Polish Film and the Holocaust: Politics and Memory (Web Exclusive)
Reviewed by Stuart Liebman
Polish Film and the Holocaust: Politics and Memory by Marek Haltof. New York: Berghahn Books, 2012. 274 pp., illus. Hardcover: $90.00.
Marek Haltof is probably the foremost authority on Polish cinema now teaching in the United States. His previous books, Polish National Cinema (Berghahn, 2002), The Cinema of Krzysztof Kieslowski: Variations on Destiny and Chance (Wallflower Press, 2003), and the Historical Dictionary of Polish Cinema (Scarecrow Press, 2007), have introduced the names of dozens of Polish filmmakers as well as many films never distributed in the United States and therefore wholly unknown even to American readers of Bolesław Michałek and Frank Turaj’s now outdated The Modern Cinema of Poland (1988) and Paul Coates’s more recent The Red and the White: The Cinema of People’s Poland (2005). Haltof already provided a sketch of his new book’s topic a decade ago in Polish National Cinema. Now, however, he has developed his historically based account in much greater depth, bringing a new urgency and thoughtfulness to his discussions of Polish documentaries and fictional features that have addressed the Nazis’ mass killing of millions of Jews in Poland. He has scoured Polish archives in order to see the many rare films he discusses, and he has located original production documents that help to explain how many of the films evolved at different moments in postwar Poland. His admirably ranging bibliography, comprehensively covering secondary materials in both Polish and English, runs for fifteen pages; his filmography lists extensive production credits about many of the surprisingly large number of Polish feature films about the Holocaust made since the war. He supplements this list with more basic information (English and Polish titles, directors’ names, running times, and release dates) about more than five-dozen documentaries, including many made for television, produced over many decades.
The general historical background Haltof sketches is based on well-established facts. More than ten percent of Poland’s pre-World War II population—totaling nearly 3,500,000—were Jewish. During the war, approximately 3,200,000 Polish Jews were gassed, shot, or starved to death in the many ghettos and the extermination camps—Madjanek, Chelmno, Bełżec, Sobibór, Treblinka, and Auschwitz—that the Germans established on Polish territory. (Several thousand also died as forced laborers in Siberian work camps after they fled to the U.S.S.R.). Within five years of the war’s end, as totalitarian rule solidified in Poland, barely 80,000 Jews remained; by 1957, persistent anti-Semitism cultivated by the new government of Władysław Gomułka led to the departure of 50,000 more. 1968, the year of the last officially sponsored anti-Semitic persecutions, initiated the departure of about twenty to twenty-five thousand individuals of Jewish origin, including many dedicated communists. After nearly one thousand years of Jewish habitation, only a few thousand elderly and sick Jews were left. Poland had become virtually Judenrein.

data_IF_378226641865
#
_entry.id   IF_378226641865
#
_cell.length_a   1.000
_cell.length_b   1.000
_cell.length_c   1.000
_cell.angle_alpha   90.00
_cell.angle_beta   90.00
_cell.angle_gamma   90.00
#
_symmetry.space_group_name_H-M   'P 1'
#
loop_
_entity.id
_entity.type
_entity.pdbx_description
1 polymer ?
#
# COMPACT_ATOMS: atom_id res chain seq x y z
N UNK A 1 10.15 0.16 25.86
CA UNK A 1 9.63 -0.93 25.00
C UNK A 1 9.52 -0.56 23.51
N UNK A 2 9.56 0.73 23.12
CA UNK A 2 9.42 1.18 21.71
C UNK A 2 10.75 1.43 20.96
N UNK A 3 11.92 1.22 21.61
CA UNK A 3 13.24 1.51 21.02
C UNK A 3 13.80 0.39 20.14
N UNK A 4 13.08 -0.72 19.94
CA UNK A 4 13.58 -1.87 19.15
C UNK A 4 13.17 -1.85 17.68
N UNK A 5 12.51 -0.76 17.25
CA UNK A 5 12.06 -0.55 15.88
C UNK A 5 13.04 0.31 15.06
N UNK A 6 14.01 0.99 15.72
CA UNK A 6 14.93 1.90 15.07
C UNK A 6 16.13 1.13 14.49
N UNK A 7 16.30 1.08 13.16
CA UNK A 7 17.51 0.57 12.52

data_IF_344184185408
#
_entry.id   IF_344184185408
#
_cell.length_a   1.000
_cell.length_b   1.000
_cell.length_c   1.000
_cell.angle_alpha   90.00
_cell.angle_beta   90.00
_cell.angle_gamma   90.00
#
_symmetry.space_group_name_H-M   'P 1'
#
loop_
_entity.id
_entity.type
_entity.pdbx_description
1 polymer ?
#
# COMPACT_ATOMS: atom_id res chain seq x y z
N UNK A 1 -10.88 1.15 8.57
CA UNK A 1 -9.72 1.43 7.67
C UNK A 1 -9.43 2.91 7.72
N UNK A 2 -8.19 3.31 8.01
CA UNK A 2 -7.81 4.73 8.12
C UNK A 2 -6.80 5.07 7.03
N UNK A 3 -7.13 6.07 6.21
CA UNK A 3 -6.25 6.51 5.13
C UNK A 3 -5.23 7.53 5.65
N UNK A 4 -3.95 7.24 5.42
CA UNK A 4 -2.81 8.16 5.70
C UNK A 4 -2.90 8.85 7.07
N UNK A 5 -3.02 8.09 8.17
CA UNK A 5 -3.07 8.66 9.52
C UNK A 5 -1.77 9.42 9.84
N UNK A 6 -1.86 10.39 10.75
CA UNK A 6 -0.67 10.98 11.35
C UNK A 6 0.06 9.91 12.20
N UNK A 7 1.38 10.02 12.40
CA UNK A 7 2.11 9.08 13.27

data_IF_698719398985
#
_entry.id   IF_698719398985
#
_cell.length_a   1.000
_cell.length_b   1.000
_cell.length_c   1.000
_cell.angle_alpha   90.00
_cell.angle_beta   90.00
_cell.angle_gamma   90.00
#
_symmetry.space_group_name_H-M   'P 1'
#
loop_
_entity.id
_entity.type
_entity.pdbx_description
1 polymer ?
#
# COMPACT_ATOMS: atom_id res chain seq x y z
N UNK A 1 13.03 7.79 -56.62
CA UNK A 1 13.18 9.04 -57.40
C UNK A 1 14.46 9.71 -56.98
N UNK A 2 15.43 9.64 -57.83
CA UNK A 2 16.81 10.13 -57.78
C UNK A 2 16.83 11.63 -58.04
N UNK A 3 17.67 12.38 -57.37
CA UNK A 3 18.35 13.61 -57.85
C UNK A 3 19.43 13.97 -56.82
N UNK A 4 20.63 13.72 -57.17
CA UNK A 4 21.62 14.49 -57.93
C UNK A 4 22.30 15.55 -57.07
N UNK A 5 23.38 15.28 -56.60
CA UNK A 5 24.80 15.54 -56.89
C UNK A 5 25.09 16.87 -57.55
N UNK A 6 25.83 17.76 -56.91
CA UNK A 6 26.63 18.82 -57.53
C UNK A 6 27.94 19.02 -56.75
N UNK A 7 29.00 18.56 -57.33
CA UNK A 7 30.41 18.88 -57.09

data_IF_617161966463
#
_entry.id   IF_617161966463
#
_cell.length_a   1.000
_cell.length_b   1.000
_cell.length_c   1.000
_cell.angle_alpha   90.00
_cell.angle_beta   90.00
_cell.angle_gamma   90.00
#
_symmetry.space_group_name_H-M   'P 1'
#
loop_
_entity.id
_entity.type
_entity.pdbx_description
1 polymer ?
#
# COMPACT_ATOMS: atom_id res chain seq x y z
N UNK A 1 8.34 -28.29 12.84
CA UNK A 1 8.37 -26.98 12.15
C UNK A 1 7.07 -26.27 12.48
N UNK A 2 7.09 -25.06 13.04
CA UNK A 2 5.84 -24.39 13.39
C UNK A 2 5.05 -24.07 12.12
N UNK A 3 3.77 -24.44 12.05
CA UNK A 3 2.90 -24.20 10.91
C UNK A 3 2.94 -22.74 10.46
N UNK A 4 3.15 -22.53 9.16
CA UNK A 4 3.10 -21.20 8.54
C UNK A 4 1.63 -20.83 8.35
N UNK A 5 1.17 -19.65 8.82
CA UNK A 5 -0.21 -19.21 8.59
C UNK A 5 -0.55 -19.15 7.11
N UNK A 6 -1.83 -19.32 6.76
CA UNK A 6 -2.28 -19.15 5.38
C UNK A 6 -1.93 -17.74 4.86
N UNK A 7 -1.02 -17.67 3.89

Why, then, has the Holocaust been so important to many Polish filmmakers over the decades? That some of the earliest films on the subject were made by Jews—Aleksander Ford (Border Street, 1949) or Andrzej Munk (The Passenger, 1963)—is somewhat misleading. Whatever their personal perspectives on the genocide of their nominal coreligionists may have been, neither they nor other filmmakers enjoyed sufficient artistic freedom to make films to address the difficult subject directly. Communist Party censors generally saw to it that filmmakers who did receive funding for projects dealing with delicate political topics had to walk a fine line between historical fact and communist “truth.” Ford and Munk both remained, in any case, mostly loyal to party dictates; other Jewish filmmakers, however, crossed the line. Natan Gross and Shaul Goskind did manage to complete several Yiddish-language films on Holocaust themes, including Our Children, about Holocaust orphans in 1949. But this was too Jewish for the authorities, and their film, like early efforts by several other filmmakers, was banned. They soon left Poland for the new state of Israel where the film received its premiere in 1950.